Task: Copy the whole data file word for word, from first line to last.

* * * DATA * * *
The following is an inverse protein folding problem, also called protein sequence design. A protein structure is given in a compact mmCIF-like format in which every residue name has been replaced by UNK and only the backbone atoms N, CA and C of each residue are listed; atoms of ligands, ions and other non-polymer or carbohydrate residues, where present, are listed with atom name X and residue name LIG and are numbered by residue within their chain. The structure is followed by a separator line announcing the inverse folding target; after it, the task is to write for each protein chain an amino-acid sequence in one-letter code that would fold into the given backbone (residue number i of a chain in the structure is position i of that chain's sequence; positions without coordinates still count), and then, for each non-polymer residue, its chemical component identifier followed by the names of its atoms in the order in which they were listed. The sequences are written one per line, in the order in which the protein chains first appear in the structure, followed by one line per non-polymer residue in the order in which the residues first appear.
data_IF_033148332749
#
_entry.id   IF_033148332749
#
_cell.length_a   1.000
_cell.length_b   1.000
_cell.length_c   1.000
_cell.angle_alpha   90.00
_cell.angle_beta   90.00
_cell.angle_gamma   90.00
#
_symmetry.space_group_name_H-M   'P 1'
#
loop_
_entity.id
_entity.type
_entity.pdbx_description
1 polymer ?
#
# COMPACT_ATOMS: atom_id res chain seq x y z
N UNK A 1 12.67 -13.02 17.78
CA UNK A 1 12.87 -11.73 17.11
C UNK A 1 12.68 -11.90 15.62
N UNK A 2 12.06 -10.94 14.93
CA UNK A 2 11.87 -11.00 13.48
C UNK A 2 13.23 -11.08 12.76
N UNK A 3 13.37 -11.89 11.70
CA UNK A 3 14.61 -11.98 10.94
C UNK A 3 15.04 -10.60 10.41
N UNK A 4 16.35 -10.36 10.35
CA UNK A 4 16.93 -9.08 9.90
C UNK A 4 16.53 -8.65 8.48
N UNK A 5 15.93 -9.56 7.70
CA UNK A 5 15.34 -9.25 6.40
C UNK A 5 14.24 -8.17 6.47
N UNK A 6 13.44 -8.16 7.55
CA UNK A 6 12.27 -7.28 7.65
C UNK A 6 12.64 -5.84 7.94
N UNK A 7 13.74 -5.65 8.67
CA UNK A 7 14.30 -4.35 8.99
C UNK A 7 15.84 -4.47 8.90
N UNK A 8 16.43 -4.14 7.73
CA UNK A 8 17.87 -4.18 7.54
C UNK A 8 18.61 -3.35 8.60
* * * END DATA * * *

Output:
The following is an inverse protein folding problem, also called protein sequence design. A protein structure is given in a compact mmCIF-like format in which every residue name has been replaced by UNK and only the backbone atoms N, CA and C of each residue are listed; atoms of ligands, ions and other non-polymer or carbohydrate residues, where present, are listed with atom name X and residue name LIG and are numbered by residue within their chain. The structure is followed by a separator line announcing the inverse folding target; after it, the task is to write for each protein chain an amino-acid sequence in one-letter code that would fold into the given backbone (residue number i of a chain in the structure is position i of that chain's sequence; positions without coordinates still count), and then, for each non-polymer residue, its chemical component identifier followed by the names of its atoms in the order in which they were listed. The sequences are written one per line, in the order in which the protein chains first appear in the structure, followed by one line per non-polymer residue in the order in which the residues first appear.
data_IF_033148332749
#
_entry.id   IF_033148332749
#
_cell.length_a   1.000
_cell.length_b   1.000
_cell.length_c   1.000
_cell.angle_alpha   90.00
_cell.angle_beta   90.00
_cell.angle_gamma   90.00
#
_symmetry.space_group_name_H-M   'P 1'
#
loop_
_entity.id
_entity.type
_entity.pdbx_description
1 polymer ?
#
# COMPACT_ATOMS: atom_id res chain seq x y z
N UNK A 1 12.67 -13.02 17.78
CA UNK A 1 12.87 -11.73 17.11
C UNK A 1 12.68 -11.90 15.62
N UNK A 2 12.06 -10.94 14.93
CA UNK A 2 11.87 -11.00 13.48
C UNK A 2 13.23 -11.08 12.76
N UNK A 3 13.37 -11.89 11.70
CA UNK A 3 14.61 -11.98 10.94
C UNK A 3 15.04 -10.60 10.41
N UNK A 4 16.35 -10.36 10.35
CA UNK A 4 16.93 -9.08 9.90
C UNK A 4 16.53 -8.65 8.48
N UNK A 5 15.93 -9.56 7.70
CA UNK A 5 15.34 -9.25 6.40
C UNK A 5 14.24 -8.17 6.47
N UNK A 6 13.44 -8.16 7.55
CA UNK A 6 12.27 -7.28 7.65
C UNK A 6 12.64 -5.84 7.94
N UNK A 7 13.74 -5.65 8.67
CA UNK A 7 14.30 -4.35 8.99
C UNK A 7 15.84 -4.47 8.90
N UNK A 8 16.43 -4.14 7.73
CA UNK A 8 17.87 -4.18 7.54
C UNK A 8 18.61 -3.35 8.60